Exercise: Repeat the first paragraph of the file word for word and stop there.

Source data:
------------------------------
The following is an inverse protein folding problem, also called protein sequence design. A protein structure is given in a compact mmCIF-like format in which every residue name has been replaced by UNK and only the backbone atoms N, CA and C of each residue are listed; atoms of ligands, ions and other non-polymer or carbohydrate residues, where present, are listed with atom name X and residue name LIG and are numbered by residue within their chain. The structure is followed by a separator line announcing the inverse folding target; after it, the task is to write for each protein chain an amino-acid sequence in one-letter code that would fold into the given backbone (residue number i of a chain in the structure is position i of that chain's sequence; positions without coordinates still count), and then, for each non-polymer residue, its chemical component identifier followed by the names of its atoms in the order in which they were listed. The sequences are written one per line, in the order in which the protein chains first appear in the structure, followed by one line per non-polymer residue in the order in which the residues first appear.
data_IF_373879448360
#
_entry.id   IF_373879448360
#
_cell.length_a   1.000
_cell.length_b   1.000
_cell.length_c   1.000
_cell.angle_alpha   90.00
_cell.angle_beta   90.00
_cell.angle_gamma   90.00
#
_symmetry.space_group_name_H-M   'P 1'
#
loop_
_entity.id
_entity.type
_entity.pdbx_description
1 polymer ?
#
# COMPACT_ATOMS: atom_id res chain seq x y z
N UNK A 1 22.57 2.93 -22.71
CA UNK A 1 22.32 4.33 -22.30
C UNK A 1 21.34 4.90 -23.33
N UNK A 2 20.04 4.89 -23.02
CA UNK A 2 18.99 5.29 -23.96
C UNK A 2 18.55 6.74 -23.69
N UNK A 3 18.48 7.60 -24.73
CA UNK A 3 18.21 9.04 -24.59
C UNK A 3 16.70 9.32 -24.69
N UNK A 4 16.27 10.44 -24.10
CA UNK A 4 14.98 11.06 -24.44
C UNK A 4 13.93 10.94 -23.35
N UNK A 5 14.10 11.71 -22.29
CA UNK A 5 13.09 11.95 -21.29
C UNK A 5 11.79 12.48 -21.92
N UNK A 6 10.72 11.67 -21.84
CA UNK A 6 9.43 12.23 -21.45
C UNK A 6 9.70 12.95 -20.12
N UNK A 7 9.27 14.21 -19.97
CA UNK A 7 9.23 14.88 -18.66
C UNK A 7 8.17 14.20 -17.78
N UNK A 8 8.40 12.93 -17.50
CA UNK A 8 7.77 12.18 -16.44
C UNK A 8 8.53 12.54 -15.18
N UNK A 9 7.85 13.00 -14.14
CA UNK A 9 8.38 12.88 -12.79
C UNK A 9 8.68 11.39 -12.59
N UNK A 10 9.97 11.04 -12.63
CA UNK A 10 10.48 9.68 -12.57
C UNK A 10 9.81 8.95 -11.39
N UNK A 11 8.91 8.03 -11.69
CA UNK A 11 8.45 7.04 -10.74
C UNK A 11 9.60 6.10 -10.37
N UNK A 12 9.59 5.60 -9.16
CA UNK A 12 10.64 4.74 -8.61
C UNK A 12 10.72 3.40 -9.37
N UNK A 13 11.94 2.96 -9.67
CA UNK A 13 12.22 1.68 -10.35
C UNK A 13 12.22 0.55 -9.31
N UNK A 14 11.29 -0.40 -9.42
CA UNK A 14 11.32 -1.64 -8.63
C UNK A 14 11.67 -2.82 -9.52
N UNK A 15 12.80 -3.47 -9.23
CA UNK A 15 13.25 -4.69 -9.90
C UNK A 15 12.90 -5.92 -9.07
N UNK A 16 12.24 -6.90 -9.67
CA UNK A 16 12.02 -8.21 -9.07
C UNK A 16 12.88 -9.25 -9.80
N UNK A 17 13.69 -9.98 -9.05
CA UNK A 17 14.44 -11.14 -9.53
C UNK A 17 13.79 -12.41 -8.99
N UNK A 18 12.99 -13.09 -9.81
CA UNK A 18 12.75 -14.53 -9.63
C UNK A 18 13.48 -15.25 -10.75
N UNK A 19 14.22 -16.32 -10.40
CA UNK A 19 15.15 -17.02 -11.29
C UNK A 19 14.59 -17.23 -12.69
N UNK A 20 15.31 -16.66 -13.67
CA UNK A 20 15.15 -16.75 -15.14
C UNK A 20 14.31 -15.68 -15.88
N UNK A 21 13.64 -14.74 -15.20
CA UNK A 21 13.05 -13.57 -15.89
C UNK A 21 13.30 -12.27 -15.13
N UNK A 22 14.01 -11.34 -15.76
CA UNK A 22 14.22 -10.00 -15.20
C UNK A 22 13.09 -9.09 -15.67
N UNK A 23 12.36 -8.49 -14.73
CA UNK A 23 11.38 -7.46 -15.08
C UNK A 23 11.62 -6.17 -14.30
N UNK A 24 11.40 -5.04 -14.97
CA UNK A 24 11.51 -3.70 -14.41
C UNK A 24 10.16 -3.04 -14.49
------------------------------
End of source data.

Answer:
The following is an inverse protein folding problem, also called protein sequence design. A protein structure is given in a compact mmCIF-like format in which every residue name has been replaced by UNK and only the backbone atoms N, CA and C of each residue are listed; atoms of ligands, ions and other non-polymer or carbohydrate residues, where present, are listed with atom name X and residue name LIG and are numbered by residue within their chain. The structure is followed by a separator line announcing the inverse folding target; after it, the task is to write for each protein chain an amino-acid sequence in one-letter code that would fold into the given backbone (residue number i of a chain in the structure is position i of that chain's sequence; positions without coordinates still count), and then, for each non-polymer residue, its chemical component identifier followed by the names of its atoms in the order in which they were listed. The sequences are written one per line, in the order in which the protein chains first appear in the structure, followed by one line per non-polymer residue in the order in which the residues first appear.